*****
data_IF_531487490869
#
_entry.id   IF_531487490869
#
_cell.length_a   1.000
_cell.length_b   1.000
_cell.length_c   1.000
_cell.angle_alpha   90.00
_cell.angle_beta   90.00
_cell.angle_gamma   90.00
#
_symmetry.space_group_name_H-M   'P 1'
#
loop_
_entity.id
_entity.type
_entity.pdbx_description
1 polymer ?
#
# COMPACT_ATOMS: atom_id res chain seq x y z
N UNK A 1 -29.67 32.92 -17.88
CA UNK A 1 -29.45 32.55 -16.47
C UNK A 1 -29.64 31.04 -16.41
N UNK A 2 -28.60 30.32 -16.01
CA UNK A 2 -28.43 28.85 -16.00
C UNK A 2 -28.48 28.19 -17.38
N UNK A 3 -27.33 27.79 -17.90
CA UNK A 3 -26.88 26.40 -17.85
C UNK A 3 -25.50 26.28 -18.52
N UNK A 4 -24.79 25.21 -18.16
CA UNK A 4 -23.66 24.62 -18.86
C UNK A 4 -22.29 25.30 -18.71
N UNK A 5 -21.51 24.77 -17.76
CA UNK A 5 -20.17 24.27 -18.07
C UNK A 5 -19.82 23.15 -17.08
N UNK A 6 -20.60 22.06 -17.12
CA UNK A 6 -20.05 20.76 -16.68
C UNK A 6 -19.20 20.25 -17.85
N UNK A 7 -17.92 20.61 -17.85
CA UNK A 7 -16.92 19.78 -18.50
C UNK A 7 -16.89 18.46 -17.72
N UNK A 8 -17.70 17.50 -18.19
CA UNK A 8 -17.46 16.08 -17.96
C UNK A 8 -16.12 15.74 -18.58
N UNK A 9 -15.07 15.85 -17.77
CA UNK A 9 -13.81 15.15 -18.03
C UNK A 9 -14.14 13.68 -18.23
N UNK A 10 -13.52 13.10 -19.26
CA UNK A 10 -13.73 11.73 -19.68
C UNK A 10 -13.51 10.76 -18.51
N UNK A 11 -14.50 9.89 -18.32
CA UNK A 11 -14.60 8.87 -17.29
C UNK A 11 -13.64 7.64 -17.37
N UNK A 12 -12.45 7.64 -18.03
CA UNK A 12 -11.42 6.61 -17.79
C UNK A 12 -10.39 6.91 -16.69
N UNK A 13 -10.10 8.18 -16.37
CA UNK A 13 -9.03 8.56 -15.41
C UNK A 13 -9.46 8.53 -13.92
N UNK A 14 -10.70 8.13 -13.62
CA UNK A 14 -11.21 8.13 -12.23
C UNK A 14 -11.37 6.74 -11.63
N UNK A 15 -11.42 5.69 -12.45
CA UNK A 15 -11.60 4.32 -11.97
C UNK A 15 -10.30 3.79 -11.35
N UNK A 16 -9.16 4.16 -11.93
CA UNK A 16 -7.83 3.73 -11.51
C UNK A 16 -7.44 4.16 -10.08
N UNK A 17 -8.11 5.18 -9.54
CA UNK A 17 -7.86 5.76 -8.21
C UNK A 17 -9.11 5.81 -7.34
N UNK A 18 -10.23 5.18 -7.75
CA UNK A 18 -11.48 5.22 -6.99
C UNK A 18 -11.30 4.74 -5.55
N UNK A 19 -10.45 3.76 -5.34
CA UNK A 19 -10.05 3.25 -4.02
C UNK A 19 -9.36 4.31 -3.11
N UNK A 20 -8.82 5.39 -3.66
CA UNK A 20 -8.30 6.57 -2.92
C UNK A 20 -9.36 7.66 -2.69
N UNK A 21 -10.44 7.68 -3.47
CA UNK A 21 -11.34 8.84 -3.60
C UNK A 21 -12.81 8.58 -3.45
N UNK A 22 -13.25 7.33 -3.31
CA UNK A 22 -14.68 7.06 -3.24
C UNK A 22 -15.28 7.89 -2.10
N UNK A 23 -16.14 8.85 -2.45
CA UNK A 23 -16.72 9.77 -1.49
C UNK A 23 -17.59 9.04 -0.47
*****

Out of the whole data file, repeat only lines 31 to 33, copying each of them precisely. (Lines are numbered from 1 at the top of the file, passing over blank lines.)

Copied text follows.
CA UNK A 4 -23.66 24.62 -18.86
C UNK A 4 -22.29 25.30 -18.71
N UNK A 5 -21.51 24.77 -17.76